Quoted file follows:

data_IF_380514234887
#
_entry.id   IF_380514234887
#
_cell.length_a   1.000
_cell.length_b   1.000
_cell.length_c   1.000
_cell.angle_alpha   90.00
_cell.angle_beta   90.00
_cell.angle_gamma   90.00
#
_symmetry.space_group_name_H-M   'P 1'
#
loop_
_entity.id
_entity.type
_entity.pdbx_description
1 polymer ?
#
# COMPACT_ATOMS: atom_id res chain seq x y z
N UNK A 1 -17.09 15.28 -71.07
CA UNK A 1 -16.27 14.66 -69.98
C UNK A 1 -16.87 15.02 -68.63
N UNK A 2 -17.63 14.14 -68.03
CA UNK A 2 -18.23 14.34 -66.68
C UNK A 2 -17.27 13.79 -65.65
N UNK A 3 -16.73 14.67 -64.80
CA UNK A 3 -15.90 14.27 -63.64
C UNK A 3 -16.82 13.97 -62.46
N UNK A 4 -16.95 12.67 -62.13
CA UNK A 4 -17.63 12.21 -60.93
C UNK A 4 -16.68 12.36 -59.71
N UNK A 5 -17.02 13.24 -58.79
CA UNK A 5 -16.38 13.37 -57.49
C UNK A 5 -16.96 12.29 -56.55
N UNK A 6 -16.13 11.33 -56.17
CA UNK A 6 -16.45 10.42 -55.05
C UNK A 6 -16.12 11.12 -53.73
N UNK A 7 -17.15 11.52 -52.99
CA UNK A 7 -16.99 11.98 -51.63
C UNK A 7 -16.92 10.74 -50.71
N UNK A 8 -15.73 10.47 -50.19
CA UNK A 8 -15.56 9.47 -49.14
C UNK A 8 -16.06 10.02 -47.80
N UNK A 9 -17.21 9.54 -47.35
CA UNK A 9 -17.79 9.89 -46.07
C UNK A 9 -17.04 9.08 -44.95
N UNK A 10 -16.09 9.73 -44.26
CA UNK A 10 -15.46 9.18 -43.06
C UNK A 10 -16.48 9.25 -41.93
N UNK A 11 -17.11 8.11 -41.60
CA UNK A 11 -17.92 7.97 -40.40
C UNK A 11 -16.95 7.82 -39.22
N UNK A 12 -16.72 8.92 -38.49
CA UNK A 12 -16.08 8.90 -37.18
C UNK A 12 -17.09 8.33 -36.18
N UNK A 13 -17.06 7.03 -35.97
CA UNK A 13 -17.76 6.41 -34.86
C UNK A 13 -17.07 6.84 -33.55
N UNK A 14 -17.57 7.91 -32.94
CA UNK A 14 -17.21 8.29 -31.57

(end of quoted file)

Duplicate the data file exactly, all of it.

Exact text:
data_IF_380514234887
#
_entry.id   IF_380514234887
#
_cell.length_a   1.000
_cell.length_b   1.000
_cell.length_c   1.000
_cell.angle_alpha   90.00
_cell.angle_beta   90.00
_cell.angle_gamma   90.00
#
_symmetry.space_group_name_H-M   'P 1'
#
loop_
_entity.id
_entity.type
_entity.pdbx_description
1 polymer ?
#
# COMPACT_ATOMS: atom_id res chain seq x y z
N UNK A 1 -17.09 15.28 -71.07
CA UNK A 1 -16.27 14.66 -69.98
C UNK A 1 -16.87 15.02 -68.63
N UNK A 2 -17.63 14.14 -68.03
CA UNK A 2 -18.23 14.34 -66.68
C UNK A 2 -17.27 13.79 -65.65
N UNK A 3 -16.73 14.67 -64.80
CA UNK A 3 -15.90 14.27 -63.64
C UNK A 3 -16.82 13.97 -62.46
N UNK A 4 -16.95 12.67 -62.13
CA UNK A 4 -17.63 12.21 -60.93
C UNK A 4 -16.68 12.36 -59.71
N UNK A 5 -17.02 13.24 -58.79
CA UNK A 5 -16.38 13.37 -57.49
C UNK A 5 -16.96 12.29 -56.55
N UNK A 6 -16.13 11.33 -56.17
CA UNK A 6 -16.45 10.42 -55.05
C UNK A 6 -16.12 11.12 -53.73
N UNK A 7 -17.15 11.52 -52.99
CA UNK A 7 -16.99 11.98 -51.63
C UNK A 7 -16.92 10.74 -50.71
N UNK A 8 -15.73 10.47 -50.19
CA UNK A 8 -15.56 9.47 -49.14
C UNK A 8 -16.06 10.02 -47.80
N UNK A 9 -17.21 9.54 -47.35
CA UNK A 9 -17.79 9.89 -46.07
C UNK A 9 -17.04 9.08 -44.95
N UNK A 10 -16.09 9.73 -44.26
CA UNK A 10 -15.46 9.18 -43.06
C UNK A 10 -16.48 9.25 -41.93
N UNK A 11 -17.11 8.11 -41.60
CA UNK A 11 -17.92 7.97 -40.40
C UNK A 11 -16.95 7.82 -39.22
N UNK A 12 -16.72 8.92 -38.49
CA UNK A 12 -16.08 8.90 -37.18
C UNK A 12 -17.09 8.33 -36.18
N UNK A 13 -17.06 7.03 -35.97
CA UNK A 13 -17.76 6.41 -34.86
C UNK A 13 -17.07 6.84 -33.55
N UNK A 14 -17.57 7.91 -32.94
CA UNK A 14 -17.21 8.29 -31.57